The COVID vaccine is safe and important for LGBTQ people

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Community member Mary Groce receiving a COVID-19 vaccine.

There’s a troubling new COVID-19 analysis, released by the Human Rights Campaign, that revealed only 42% of LGBTQ adults said they were “very likely” to get vaccinated. That number is too small to begin with, but perhaps even more troubling is that broken down by race, the numbers get worse. In the same analysis, only 39% of Latinx LGBTQ adults and 29% of Black LGBTQ adults said they were very likely to get vaccinated.

The main reasons that LGBTQ people said they were not likely to get vaccinated are twofold: concerns that the vaccine may not be effective and concerns that there may be potential unknown side effects. Both of those reasons, while understandable, are not backed up by science.

First, the vaccines are effective. The Pfizer and Moderna vaccines were found to be 95% effective at preventing symptomatic COVID-19. The Johnson & Johnson vaccine has been found to be 80% effective. Both of those percentages are extremely good. But even better is that all three vaccines were found to be 100% effective at preventing severe symptoms and death from COVID-19. While it is true that we don’t know whether or not the vaccine will provide lifetime immunity or immunity over multiple years, there is undisputed evidence that the vaccines are effective.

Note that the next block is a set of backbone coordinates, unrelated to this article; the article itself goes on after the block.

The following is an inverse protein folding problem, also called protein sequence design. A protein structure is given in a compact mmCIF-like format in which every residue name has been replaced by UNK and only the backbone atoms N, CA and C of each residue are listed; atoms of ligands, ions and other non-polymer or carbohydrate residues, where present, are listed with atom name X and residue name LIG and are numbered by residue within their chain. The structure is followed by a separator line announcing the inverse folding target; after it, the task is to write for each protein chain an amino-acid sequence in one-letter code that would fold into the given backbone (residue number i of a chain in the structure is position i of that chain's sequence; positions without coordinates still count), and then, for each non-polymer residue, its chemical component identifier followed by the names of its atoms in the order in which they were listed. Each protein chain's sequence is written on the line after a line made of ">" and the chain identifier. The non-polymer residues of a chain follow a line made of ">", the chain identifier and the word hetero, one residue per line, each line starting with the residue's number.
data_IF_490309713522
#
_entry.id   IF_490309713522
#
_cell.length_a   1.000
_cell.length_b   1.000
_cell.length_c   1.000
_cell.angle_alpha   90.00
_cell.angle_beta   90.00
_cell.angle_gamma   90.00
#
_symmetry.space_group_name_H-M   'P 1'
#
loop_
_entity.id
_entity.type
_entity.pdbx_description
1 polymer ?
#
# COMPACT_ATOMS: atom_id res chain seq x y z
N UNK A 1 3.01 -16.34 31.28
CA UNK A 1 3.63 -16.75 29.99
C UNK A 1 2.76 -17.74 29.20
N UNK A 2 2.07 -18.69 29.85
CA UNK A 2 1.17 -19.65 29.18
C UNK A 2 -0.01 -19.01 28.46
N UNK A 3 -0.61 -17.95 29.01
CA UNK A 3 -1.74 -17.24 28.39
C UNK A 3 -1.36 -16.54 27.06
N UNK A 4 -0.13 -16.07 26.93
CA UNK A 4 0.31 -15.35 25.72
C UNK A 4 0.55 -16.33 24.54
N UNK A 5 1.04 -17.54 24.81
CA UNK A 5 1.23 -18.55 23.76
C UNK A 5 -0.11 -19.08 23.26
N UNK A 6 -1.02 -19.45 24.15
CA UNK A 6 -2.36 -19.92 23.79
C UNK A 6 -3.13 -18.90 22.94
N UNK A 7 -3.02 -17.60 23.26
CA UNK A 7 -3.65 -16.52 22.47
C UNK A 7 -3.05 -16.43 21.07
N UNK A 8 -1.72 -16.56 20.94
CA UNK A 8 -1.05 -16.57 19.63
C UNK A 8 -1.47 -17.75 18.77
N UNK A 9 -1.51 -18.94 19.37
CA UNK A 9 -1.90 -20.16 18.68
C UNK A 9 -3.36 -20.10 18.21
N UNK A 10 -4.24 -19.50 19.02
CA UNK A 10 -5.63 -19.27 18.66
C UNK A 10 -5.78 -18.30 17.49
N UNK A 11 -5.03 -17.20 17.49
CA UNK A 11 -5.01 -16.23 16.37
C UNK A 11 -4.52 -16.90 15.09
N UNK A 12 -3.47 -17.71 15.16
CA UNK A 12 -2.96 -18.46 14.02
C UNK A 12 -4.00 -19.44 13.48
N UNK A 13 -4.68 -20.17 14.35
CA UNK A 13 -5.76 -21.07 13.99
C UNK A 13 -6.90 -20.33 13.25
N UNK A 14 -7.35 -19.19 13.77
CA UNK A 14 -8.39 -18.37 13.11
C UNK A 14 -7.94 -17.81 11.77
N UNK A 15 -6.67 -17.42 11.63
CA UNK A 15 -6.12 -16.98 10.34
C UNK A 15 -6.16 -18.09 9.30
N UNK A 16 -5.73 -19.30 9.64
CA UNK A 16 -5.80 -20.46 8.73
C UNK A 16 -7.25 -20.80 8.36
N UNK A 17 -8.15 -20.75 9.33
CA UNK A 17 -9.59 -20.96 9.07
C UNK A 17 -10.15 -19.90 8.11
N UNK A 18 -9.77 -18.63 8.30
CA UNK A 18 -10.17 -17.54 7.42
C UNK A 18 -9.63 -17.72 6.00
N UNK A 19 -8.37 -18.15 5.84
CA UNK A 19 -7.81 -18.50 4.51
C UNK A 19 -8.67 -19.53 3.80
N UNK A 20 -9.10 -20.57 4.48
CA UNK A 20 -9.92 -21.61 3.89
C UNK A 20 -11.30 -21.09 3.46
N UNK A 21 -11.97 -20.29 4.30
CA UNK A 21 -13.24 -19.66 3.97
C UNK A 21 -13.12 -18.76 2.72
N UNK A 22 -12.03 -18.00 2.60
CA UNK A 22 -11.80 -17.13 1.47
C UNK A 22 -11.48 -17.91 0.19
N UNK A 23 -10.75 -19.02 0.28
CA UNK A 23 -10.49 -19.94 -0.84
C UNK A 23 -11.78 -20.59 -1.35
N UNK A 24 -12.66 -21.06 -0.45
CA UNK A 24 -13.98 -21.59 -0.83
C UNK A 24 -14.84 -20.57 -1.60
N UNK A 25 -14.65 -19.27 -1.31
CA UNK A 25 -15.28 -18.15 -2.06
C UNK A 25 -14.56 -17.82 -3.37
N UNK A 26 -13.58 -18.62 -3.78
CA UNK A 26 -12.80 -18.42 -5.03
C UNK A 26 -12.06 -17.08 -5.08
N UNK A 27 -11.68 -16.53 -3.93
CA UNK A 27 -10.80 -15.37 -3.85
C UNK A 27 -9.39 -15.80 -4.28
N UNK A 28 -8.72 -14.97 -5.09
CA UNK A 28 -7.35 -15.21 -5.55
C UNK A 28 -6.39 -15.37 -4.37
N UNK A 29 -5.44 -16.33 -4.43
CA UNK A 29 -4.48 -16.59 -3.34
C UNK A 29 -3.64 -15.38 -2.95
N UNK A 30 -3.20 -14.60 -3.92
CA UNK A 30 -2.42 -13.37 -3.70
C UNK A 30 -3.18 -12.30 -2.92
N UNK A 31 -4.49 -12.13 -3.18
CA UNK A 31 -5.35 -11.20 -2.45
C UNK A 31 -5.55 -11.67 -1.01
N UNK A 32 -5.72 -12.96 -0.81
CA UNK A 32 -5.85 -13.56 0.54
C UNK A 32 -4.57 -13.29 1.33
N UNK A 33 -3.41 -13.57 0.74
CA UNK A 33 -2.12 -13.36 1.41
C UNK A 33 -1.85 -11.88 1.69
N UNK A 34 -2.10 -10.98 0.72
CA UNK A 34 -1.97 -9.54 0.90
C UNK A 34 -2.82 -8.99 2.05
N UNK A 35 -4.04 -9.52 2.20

Second, for nearly all recipients, the side effects of the vaccines are minimal. Yes, there are a few outstanding cases where people had severe reactions to it, but those people had a history of allergic reactions. For most people, the first dose of Pfizer and Moderna comes with a sore arm, while the second dose can come with one or two days of flu-like symptoms. After those two days, you are 95% less likely to contract COVID-19. It’s not rocket science. The vaccines work.

However, it is important to recognize that healthcare inequality affects everyone in this country, but especially LGBTQ people of color. Many Black and Latinx LGBTQ people don’t have healthcare. Many don’t have a regular doctor or hospital. Without those things, it can be hard to know where to go to get the vaccine, especially considering the mess that the vaccine rollout and distribution has been around the country.

That’s why it is crucial that all LGBTQ organizations, whether it’s national organizations like HRC or local organizations like community centers, health centers, and neighborhood businesses, need to explain to people that vaccination is safe, effective, and important. We need signs in windows, we need posts on social media, and we need vaccine drives similar to the one that Mazzoni Center did at the John C Anderson apartment building. We especially need those things in neighborhoods that are not Center City.

The only way we will start to recover from COVID-19 economically and socially is if enough people get vaccinated and the spread begins to permanently slow. Until that happens, not much we’ll change. So let’s all do our best to encourage our friends, family, and neighbors to get the vaccine. It’s the fastest course back to normalcy.